“I get so tickled about people’s names, and Southerners often have proud names,” she said. “I tried to give characters memorable names because our minds wander. A different name can keep a reader’s attention. When reading small-town newspapers and seeing unusual names, I write them down. Later I will use them. I also think names are so peculiar and odd that you do remember them.
“Some in the South use their mother’s name as their first name. But I can’t laugh at them because of mine. When I went into acting, my real name, Patricia Neal, had to be changed because an actress already had that name. My father suggested Fannie Flagg — a good one, he said — but also a name people will remember.”
Flagg’s choice of names helps introduce her characters as strong and distinctive personalities throughout the novels, page after page, down to finished stories. Her first bestseller, “Fried Green Tomatoes at the Whistle Stop Café,” published in 1987 with the movie in 1991, gives impressive shots of courage and ways to make life richer. Her latest book, “The Wonder Boy of Whistle Stop,” helps readers pull away from current daily stress and tensions to ease hearts and bring upbeat possibilities.
Whistle Stop is the location of both of Flagg’s novels.
“Fried Green Tomatoes” stars an older woman, Ninny Threadgoode, telling stories in 1980 about two women during the Depression in the lively town of Whistle Stop, not far from Birmingham, Alabama.
Her fun-loving but crazy sister-in-law, Imogene (Idgie) Threadgoode, and friend Ruth ran the widely popular Whistle Stop Café with outstanding cheap food, including green tomatoes.
They also raised Ruth’s active and personable little boy, Buddy Threadgoode Jr.
Characters often face crucial troubles, deal with unfairness from people with abuse and cruelty, and have ongoing conflicts. Yet, they have magical moments while sharing love, depth and humor.
“The Wonder Boy” characters are led by Bud Jr., now living in an Atlanta retirement center near his widowed daughter, Ruthie. Early in the book, Bud heads out to find Whistle Stop ruins, not easy since the railroad yards have shut down and Whistle Stop has become a ghost town. The trip brings Bud and Ruthie closer together, including past and new friends, often with hilarious relationships. Their goal becomes to eliminate the “ghost” of Whistle Stop.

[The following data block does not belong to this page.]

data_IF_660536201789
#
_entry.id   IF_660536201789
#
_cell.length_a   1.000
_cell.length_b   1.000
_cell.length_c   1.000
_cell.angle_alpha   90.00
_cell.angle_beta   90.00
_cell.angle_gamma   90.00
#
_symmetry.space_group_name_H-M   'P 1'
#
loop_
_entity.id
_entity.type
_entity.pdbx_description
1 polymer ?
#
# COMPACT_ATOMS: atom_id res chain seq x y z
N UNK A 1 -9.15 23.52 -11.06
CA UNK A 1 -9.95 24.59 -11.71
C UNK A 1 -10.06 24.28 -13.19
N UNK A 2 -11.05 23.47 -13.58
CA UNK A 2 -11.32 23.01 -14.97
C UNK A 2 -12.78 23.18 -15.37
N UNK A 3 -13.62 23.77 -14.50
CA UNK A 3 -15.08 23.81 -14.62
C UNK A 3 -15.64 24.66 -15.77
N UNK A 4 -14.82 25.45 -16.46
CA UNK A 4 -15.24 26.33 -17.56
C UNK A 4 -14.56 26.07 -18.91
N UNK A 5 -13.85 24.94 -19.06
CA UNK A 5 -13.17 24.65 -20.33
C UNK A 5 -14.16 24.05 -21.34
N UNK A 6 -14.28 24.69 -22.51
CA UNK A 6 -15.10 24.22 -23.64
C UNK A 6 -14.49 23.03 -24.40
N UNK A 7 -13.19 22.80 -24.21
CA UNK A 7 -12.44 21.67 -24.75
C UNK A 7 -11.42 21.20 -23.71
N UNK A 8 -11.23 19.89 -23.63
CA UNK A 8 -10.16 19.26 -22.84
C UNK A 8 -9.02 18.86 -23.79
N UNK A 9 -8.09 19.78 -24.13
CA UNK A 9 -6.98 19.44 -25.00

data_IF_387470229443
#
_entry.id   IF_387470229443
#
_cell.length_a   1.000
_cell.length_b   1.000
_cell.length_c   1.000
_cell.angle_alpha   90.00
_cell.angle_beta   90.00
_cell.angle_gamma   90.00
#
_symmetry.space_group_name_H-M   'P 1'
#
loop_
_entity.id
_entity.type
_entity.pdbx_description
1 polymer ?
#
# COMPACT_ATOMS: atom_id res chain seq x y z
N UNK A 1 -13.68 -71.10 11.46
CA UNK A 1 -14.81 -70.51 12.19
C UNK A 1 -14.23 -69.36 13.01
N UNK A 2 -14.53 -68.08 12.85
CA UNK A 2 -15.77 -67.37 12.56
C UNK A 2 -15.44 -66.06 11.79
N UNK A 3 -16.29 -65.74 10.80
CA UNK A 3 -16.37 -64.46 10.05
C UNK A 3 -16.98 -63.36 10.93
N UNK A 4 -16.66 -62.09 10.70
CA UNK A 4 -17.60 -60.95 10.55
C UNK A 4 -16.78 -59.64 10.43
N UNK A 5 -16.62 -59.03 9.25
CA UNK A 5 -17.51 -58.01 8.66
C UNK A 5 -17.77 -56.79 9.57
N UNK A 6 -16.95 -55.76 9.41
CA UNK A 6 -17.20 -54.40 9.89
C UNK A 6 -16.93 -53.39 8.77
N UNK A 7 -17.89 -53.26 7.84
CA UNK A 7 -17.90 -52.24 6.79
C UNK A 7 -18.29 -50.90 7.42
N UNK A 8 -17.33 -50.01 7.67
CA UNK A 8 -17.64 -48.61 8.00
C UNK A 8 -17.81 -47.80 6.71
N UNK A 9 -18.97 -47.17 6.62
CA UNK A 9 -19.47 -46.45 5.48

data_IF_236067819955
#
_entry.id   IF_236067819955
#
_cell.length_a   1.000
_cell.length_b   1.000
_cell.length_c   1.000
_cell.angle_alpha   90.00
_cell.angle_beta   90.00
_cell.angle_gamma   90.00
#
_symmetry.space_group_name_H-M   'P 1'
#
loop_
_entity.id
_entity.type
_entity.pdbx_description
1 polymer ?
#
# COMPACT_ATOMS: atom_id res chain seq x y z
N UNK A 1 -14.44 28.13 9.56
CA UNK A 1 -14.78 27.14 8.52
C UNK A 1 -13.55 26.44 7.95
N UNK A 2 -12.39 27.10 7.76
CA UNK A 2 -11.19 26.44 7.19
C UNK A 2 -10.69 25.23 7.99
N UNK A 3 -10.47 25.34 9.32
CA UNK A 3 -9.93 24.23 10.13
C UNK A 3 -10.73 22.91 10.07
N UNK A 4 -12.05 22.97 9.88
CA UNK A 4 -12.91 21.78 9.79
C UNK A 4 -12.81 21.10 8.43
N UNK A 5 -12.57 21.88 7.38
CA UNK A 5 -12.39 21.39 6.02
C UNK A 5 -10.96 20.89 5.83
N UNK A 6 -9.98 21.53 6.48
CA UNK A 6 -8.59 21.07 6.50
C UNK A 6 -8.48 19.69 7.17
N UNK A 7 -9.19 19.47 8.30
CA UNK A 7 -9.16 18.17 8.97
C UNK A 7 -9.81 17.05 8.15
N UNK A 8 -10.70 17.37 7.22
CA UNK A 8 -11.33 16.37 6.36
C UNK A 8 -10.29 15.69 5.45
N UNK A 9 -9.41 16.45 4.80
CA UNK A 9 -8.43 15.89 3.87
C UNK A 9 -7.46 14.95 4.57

Over the years, professionals have wanted Flagg to follow up with sequels to “Fried Green Tomatoes” with plays or TV series, but the COVID-19 pandemic put chances off. Her agent said, “Why don’t you just write it?” Flagg answered, “Why not? Not a bad idea.”
When re-reading the original book to prepare for a follow-up novel, she kept asking herself, “What happened to that town and people? What should I focus on?” The vision of little Buddy running along by the train, waving with his one arm at passengers, raised the question: What has happened to him? That is the opening story of “The Wonder Boy of Whistle Stop.”
Flagg described how the old and new Whistle Stop stories came together.
“I moved to our present time and asked, what has happened to Bud and others by then? He had become older (84), while his daughter, Ruthie, had lived life often made miserable with her controlling mother-in-law,” she said. “Bud and the people of Whistle Stop had scattered over the past years but kept the community together, especially through the newsletter writer named Dot Weems.
“People began coming back together into what little was left of that community, with strange things happening and people working together again to develop a new community.”
Once into writing, Flagg brought previous characters plus new ones into the novel with their own problems and wishes, not always known.
“When you just observe friends and their lives, everything looks good outside, but inside can be a dysfunctional family,” she said. “To be honest, my mother had problems with her mother-in-law. Mothers often aren’t satisfied with the women their boys marry. The relationship of Bud to his daughter is an important one to me. He adored her and is so sweet with her. I’ve observed these kinds of dads and daughters even as an older woman. Their connections tend to remain through life.”
When writing the book in this strange year, Flagg said she was unsure whether readers would be aware of it.
“I knew this fall was a bad time to have the book published and out in the reading world,” she said. “I figured no one would want to buy it or need it. Then the week it was published, it showed up on the NYT (New York Times) bestseller list! It’s been selling ever since.”
Reading an emotionally touching book can take readers away from distress, such as this year’s health issues or polarized politics, often emotional, difficult and beyond our control. A heartwarming novel like “The Wonder Boy” can delight us with characters and relationships enriching their days, and we can add hope and inspiration to ours.
What a great holiday gift, too!
— Noozhawk columnist Susan Miles Gulbransen — a Santa Barbara native, writer and book reviewer — teaches writing at the Santa Barbara Writers Conference and through the Santa Barbara City College Continuing Education Division. Click here to read previous columns. The opinions expressed are her own.